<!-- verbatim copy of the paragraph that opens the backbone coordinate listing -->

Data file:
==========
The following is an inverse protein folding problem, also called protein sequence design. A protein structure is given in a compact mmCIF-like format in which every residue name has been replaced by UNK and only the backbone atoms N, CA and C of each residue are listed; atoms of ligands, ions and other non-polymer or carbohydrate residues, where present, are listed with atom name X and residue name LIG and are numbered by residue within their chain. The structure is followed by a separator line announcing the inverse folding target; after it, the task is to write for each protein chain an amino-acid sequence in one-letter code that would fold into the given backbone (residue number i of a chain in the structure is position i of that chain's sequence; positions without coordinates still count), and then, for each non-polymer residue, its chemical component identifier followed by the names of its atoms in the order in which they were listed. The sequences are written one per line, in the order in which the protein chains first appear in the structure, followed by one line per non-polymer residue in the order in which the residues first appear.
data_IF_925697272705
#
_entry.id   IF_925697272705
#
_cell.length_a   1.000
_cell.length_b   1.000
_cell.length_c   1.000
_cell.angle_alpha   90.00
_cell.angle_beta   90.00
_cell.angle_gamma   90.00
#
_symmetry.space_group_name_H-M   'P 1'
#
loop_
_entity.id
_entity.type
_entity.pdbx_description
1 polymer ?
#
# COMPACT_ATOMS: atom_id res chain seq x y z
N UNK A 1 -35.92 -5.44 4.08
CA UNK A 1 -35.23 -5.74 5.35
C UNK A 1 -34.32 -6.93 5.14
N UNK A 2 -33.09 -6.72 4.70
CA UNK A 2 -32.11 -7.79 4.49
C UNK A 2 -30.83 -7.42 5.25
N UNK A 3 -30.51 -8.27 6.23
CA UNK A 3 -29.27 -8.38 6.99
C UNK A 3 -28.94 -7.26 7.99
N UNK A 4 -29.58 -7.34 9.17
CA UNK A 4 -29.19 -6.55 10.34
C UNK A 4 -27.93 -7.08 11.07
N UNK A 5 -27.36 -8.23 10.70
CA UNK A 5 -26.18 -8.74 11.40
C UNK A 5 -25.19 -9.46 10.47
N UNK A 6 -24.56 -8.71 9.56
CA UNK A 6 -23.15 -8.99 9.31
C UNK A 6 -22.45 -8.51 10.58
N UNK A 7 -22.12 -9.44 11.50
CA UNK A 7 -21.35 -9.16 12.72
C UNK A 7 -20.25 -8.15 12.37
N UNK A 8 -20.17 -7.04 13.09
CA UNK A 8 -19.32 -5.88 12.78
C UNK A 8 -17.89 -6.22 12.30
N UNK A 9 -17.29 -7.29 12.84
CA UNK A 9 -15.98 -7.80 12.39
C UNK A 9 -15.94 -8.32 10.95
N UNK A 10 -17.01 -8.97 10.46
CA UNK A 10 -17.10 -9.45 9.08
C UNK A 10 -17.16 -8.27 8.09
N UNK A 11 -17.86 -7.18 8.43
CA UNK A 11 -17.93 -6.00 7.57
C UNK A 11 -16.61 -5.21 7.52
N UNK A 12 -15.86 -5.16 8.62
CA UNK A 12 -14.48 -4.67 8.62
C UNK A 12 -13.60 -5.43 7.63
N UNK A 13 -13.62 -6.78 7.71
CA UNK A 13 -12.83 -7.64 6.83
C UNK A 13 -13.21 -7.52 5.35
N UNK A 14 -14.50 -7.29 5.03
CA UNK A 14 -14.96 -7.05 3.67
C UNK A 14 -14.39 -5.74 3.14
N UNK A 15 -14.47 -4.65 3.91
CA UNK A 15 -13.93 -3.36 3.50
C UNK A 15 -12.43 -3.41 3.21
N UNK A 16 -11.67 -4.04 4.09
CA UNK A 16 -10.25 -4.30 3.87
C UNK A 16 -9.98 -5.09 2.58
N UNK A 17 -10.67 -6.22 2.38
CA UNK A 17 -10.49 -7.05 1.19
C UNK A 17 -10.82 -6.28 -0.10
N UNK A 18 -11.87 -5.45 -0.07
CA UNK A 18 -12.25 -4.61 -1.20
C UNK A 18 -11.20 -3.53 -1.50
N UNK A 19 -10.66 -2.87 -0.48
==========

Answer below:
The following is an inverse protein folding problem, also called protein sequence design. A protein structure is given in a compact mmCIF-like format in which every residue name has been replaced by UNK and only the backbone atoms N, CA and C of each residue are listed; atoms of ligands, ions and other non-polymer or carbohydrate residues, where present, are listed with atom name X and residue name LIG and are numbered by residue within their chain. The structure is followed by a separator line announcing the inverse folding target; after it, the task is to write for each protein chain an amino-acid sequence in one-letter code that would fold into the given backbone (residue number i of a chain in the structure is position i of that chain's sequence; positions without coordinates still count), and then, for each non-polymer residue, its chemical component identifier followed by the names of its atoms in the order in which they were listed. The sequences are written one per line, in the order in which the protein chains first appear in the structure, followed by one line per non-polymer residue in the order in which the residues first appear.